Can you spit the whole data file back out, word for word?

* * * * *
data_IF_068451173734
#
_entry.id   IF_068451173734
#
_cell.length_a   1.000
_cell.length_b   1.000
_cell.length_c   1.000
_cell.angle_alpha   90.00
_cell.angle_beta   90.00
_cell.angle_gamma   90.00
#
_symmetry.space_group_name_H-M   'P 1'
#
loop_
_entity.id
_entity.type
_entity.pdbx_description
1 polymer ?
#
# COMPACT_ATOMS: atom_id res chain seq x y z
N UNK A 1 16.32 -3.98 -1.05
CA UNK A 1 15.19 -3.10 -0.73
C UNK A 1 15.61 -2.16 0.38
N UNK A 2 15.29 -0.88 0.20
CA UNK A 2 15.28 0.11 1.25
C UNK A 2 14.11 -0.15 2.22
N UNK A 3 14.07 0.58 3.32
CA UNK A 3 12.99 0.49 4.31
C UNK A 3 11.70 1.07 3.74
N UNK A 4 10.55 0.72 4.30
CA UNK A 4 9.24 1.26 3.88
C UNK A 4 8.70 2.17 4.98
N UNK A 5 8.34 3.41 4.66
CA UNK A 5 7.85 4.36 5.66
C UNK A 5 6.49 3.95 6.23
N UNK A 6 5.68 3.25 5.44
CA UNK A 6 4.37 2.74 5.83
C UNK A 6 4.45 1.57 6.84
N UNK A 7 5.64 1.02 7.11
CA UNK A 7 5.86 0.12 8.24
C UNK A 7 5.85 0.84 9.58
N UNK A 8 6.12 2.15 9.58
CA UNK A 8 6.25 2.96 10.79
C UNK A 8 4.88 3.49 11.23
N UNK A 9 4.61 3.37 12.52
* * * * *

data_IF_068451173734
#
_entry.id   IF_068451173734
#
_cell.length_a   1.000
_cell.length_b   1.000
_cell.length_c   1.000
_cell.angle_alpha   90.00
_cell.angle_beta   90.00
_cell.angle_gamma   90.00
#
_symmetry.space_group_name_H-M   'P 1'
#
loop_
_entity.id
_entity.type
_entity.pdbx_description
1 polymer ?
#
# COMPACT_ATOMS: atom_id res chain seq x y z
N UNK A 1 16.32 -3.98 -1.05
CA UNK A 1 15.19 -3.10 -0.73
C UNK A 1 15.61 -2.16 0.38
N UNK A 2 15.29 -0.88 0.20
CA UNK A 2 15.28 0.11 1.25
C UNK A 2 14.11 -0.15 2.22
N UNK A 3 14.07 0.58 3.32
CA UNK A 3 12.99 0.49 4.31
C UNK A 3 11.70 1.07 3.74
N UNK A 4 10.55 0.72 4.30
CA UNK A 4 9.24 1.26 3.88
C UNK A 4 8.70 2.17 4.98
N UNK A 5 8.34 3.41 4.66
CA UNK A 5 7.85 4.36 5.66
C UNK A 5 6.49 3.95 6.23
N UNK A 6 5.68 3.25 5.44
CA UNK A 6 4.37 2.74 5.83
C UNK A 6 4.45 1.57 6.84
N UNK A 7 5.64 1.02 7.11
CA UNK A 7 5.86 0.12 8.24
C UNK A 7 5.85 0.84 9.58
N UNK A 8 6.12 2.15 9.58
CA UNK A 8 6.25 2.96 10.79
C UNK A 8 4.88 3.49 11.23
N UNK A 9 4.61 3.37 12.52